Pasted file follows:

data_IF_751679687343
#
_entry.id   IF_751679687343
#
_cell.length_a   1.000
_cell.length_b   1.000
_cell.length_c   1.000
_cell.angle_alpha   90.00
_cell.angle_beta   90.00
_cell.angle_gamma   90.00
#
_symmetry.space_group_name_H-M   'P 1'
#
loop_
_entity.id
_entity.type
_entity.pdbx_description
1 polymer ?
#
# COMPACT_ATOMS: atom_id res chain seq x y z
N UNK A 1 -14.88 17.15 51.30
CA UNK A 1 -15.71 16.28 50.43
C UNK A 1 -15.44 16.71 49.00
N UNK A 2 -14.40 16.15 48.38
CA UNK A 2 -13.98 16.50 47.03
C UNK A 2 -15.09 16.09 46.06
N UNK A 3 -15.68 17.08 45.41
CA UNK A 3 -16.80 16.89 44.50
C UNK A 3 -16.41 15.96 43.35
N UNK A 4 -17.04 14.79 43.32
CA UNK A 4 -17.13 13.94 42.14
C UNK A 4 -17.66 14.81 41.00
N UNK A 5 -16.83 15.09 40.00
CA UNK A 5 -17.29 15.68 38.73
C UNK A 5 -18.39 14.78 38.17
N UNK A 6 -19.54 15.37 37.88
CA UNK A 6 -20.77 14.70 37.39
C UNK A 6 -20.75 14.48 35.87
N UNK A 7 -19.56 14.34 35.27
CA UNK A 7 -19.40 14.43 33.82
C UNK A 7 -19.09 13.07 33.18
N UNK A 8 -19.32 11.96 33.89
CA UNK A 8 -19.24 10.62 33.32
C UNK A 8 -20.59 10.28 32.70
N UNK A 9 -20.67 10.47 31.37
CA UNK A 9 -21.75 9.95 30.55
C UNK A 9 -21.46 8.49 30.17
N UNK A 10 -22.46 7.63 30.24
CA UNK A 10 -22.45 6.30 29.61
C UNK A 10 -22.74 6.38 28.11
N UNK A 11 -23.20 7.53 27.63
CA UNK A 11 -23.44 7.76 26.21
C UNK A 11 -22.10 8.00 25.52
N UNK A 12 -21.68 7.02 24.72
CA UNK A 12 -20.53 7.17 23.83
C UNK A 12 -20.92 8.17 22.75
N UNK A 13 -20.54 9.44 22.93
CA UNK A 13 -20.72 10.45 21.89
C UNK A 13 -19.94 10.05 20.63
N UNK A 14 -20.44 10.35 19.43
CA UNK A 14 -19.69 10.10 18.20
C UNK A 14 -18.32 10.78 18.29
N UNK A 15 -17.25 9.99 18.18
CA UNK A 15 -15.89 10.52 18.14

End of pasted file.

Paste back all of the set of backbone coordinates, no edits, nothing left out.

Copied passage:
data_IF_751679687343
#
_entry.id   IF_751679687343
#
_cell.length_a   1.000
_cell.length_b   1.000
_cell.length_c   1.000
_cell.angle_alpha   90.00
_cell.angle_beta   90.00
_cell.angle_gamma   90.00
#
_symmetry.space_group_name_H-M   'P 1'
#
loop_
_entity.id
_entity.type
_entity.pdbx_description
1 polymer ?
#
# COMPACT_ATOMS: atom_id res chain seq x y z
N UNK A 1 -14.88 17.15 51.30
CA UNK A 1 -15.71 16.28 50.43
C UNK A 1 -15.44 16.71 49.00
N UNK A 2 -14.40 16.15 48.38
CA UNK A 2 -13.98 16.50 47.03
C UNK A 2 -15.09 16.09 46.06
N UNK A 3 -15.68 17.08 45.41
CA UNK A 3 -16.80 16.89 44.50
C UNK A 3 -16.41 15.96 43.35
N UNK A 4 -17.04 14.79 43.32
CA UNK A 4 -17.13 13.94 42.14
C UNK A 4 -17.66 14.81 41.00
N UNK A 5 -16.83 15.09 40.00
CA UNK A 5 -17.29 15.68 38.73
C UNK A 5 -18.39 14.78 38.17
N UNK A 6 -19.54 15.37 37.88
CA UNK A 6 -20.77 14.70 37.39
C UNK A 6 -20.75 14.48 35.87
N UNK A 7 -19.56 14.34 35.27
CA UNK A 7 -19.40 14.43 33.82
C UNK A 7 -19.09 13.07 33.18
N UNK A 8 -19.32 11.96 33.89
CA UNK A 8 -19.24 10.62 33.32
C UNK A 8 -20.59 10.28 32.70
N UNK A 9 -20.67 10.47 31.37
CA UNK A 9 -21.75 9.95 30.55
C UNK A 9 -21.46 8.49 30.17
N UNK A 10 -22.46 7.63 30.24
CA UNK A 10 -22.45 6.30 29.61
C UNK A 10 -22.74 6.38 28.11
N UNK A 11 -23.20 7.53 27.63
CA UNK A 11 -23.44 7.76 26.21
C UNK A 11 -22.10 8.00 25.52
N UNK A 12 -21.68 7.02 24.72
CA UNK A 12 -20.53 7.17 23.83
C UNK A 12 -20.92 8.17 22.75
N UNK A 13 -20.54 9.44 22.93
CA UNK A 13 -20.72 10.45 21.89
C UNK A 13 -19.94 10.05 20.63
N UNK A 14 -20.44 10.35 19.43
CA UNK A 14 -19.69 10.10 18.20
C UNK A 14 -18.32 10.78 18.29
N UNK A 15 -17.25 9.99 18.18
CA UNK A 15 -15.89 10.52 18.14